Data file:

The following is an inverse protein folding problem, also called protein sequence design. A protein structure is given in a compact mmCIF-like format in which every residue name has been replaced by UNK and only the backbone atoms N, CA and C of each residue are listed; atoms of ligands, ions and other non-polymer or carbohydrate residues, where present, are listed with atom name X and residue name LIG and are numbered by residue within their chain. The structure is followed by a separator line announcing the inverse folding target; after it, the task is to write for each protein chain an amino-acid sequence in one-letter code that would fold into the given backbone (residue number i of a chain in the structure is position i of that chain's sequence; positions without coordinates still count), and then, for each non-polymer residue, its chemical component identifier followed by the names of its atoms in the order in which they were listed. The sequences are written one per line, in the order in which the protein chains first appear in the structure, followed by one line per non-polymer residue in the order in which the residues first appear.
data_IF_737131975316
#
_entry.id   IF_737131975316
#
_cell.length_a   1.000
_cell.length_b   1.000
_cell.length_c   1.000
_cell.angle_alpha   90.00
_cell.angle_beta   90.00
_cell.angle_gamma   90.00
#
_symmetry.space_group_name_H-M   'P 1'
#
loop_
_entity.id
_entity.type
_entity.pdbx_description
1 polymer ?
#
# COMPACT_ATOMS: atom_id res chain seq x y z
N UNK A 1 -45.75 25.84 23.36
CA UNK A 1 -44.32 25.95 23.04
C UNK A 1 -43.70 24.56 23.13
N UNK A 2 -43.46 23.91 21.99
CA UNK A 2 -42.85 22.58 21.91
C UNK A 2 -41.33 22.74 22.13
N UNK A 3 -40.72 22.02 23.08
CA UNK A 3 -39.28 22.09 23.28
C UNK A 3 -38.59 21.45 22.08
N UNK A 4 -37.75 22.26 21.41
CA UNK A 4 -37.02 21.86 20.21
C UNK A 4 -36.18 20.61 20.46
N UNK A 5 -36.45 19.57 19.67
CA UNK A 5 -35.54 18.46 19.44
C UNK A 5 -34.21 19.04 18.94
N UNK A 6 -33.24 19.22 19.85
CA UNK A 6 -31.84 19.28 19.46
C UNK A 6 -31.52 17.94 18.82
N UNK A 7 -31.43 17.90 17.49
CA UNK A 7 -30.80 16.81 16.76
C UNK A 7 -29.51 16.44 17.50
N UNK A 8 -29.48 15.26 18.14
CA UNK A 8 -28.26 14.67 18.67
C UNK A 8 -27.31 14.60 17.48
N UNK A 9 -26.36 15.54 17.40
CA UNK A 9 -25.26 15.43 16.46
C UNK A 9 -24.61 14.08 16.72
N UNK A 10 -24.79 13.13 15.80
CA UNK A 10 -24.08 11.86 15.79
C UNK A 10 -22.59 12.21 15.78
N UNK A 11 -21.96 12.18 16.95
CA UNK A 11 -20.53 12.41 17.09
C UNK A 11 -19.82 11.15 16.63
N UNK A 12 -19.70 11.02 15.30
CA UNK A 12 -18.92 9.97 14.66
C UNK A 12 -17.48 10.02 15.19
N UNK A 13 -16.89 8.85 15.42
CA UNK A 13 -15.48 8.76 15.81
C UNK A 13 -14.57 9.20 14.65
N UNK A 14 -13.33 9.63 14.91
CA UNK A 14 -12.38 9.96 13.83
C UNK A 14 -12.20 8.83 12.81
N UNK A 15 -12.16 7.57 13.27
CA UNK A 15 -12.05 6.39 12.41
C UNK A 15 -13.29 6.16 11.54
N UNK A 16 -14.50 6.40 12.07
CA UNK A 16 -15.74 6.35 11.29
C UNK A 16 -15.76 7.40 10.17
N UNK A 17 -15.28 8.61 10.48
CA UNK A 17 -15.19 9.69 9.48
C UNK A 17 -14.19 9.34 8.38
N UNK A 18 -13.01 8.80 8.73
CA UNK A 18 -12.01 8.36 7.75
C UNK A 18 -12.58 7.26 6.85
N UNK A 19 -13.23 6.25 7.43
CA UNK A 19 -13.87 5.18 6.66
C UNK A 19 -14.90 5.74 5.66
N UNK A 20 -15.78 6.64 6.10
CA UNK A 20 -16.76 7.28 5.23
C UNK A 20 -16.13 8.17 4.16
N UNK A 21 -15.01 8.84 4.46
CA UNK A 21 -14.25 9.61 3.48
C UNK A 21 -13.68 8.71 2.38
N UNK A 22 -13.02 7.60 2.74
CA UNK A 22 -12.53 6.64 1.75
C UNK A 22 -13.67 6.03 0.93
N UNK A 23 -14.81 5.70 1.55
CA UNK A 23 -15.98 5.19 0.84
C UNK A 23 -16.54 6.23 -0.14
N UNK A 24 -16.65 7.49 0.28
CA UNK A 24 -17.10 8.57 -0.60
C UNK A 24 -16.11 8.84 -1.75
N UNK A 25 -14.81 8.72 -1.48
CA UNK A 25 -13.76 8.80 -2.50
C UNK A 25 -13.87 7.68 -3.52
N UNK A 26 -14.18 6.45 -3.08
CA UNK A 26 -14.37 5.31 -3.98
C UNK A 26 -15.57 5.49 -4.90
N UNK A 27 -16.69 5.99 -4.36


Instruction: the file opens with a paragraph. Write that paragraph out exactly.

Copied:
The following is an inverse protein folding problem, also called protein sequence design. A protein structure is given in a compact mmCIF-like format in which every residue name has been replaced by UNK and only the backbone atoms N, CA and C of each residue are listed; atoms of ligands, ions and other non-polymer or carbohydrate residues, where present, are listed with atom name X and residue name LIG and are numbered by residue within their chain. The structure is followed by a separator line announcing the inverse folding target; after it, the task is to write for each protein chain an amino-acid sequence in one-letter code that would fold into the given backbone (residue number i of a chain in the structure is position i of that chain's sequence; positions without coordinates still count), and then, for each non-polymer residue, its chemical component identifier followed by the names of its atoms in the order in which they were listed. The sequences are written one per line, in the order in which the protein chains first appear in the structure, followed by one line per non-polymer residue in the order in which the residues first appear.